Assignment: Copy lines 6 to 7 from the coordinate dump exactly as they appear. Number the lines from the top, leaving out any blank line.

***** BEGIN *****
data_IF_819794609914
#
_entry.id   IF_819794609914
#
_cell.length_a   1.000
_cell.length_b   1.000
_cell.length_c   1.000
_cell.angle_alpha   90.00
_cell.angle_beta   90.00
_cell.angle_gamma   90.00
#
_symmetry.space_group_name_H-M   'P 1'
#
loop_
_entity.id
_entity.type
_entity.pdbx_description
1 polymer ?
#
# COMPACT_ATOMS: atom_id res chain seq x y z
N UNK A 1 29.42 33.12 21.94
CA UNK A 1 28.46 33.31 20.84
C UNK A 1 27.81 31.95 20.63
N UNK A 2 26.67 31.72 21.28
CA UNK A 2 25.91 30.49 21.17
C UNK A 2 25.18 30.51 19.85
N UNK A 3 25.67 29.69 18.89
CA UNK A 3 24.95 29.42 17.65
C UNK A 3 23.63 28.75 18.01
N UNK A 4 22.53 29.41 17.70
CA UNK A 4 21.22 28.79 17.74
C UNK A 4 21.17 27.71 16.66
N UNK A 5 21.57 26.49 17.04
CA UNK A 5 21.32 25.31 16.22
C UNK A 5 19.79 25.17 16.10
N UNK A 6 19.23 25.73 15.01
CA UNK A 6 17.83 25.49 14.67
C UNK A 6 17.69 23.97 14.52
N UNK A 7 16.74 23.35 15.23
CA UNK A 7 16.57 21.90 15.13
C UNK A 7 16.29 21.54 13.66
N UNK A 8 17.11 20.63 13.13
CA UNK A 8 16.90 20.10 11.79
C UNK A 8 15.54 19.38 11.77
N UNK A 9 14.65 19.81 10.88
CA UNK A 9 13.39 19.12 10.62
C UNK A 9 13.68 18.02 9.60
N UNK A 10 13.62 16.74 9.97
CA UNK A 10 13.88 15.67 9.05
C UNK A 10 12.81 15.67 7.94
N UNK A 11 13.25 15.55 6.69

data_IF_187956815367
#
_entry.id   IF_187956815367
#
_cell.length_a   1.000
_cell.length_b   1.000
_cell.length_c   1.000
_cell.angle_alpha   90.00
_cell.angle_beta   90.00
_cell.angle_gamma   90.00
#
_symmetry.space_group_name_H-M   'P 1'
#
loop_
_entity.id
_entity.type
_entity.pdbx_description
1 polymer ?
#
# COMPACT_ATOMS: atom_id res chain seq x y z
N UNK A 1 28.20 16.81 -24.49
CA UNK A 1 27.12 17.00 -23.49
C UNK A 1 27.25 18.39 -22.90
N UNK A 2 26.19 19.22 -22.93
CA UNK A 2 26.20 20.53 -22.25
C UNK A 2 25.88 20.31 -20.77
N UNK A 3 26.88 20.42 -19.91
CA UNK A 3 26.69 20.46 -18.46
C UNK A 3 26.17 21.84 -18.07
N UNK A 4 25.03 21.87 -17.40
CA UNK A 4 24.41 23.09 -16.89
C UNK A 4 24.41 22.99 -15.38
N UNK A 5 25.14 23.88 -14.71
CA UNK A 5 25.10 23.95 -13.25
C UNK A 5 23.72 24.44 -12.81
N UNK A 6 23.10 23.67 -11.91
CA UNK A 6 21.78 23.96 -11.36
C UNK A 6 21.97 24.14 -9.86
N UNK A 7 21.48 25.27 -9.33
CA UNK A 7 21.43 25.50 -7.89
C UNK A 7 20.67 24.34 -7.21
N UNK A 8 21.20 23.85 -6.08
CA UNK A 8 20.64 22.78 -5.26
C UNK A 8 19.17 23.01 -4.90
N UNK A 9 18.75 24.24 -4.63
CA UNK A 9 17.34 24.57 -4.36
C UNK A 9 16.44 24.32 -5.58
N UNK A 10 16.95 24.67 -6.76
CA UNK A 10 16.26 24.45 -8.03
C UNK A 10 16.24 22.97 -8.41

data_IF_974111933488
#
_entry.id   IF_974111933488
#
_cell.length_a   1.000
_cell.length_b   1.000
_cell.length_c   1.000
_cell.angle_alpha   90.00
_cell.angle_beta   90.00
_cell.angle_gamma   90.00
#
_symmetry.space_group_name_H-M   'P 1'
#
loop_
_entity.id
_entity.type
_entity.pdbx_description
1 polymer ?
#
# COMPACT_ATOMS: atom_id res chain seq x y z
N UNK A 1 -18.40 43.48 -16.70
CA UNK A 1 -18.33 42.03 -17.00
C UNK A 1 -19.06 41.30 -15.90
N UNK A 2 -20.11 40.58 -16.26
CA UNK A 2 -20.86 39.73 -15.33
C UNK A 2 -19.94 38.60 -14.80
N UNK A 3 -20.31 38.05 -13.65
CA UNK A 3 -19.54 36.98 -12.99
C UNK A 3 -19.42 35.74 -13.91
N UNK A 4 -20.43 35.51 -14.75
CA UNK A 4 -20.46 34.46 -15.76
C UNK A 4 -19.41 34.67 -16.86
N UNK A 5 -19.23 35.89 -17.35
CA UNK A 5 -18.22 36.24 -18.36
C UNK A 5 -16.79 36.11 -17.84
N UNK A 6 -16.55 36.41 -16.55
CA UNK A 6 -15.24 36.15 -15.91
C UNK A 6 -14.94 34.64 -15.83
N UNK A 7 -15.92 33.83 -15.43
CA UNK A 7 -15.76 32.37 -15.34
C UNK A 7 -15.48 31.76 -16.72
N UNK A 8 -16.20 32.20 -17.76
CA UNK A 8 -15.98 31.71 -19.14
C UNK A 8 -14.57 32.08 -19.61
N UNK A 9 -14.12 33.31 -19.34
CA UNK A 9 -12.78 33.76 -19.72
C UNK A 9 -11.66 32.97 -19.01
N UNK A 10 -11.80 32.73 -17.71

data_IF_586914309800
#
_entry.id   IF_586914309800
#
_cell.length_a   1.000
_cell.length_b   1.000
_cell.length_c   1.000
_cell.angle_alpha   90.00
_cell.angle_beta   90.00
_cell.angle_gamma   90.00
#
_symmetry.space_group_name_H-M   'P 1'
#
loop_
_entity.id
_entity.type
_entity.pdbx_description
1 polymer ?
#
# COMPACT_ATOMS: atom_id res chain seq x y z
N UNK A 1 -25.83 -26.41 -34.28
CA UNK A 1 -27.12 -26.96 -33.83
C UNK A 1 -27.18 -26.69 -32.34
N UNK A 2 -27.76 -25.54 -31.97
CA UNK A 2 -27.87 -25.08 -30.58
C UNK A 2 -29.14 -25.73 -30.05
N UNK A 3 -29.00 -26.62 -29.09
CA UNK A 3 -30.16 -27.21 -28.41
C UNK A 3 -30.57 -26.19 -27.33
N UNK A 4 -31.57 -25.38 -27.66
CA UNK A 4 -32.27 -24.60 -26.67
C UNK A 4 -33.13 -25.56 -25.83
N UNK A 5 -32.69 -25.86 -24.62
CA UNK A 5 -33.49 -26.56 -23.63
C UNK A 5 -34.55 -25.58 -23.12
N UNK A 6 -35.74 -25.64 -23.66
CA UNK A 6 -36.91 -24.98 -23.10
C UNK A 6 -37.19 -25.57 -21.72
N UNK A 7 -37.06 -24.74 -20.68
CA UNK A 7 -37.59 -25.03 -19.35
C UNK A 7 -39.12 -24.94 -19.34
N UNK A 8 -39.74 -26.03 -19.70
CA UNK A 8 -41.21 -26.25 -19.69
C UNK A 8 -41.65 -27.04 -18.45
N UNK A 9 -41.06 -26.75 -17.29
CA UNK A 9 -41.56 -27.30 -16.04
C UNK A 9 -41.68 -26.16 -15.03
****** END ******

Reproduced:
_cell.length_b   1.000
_cell.length_c   1.000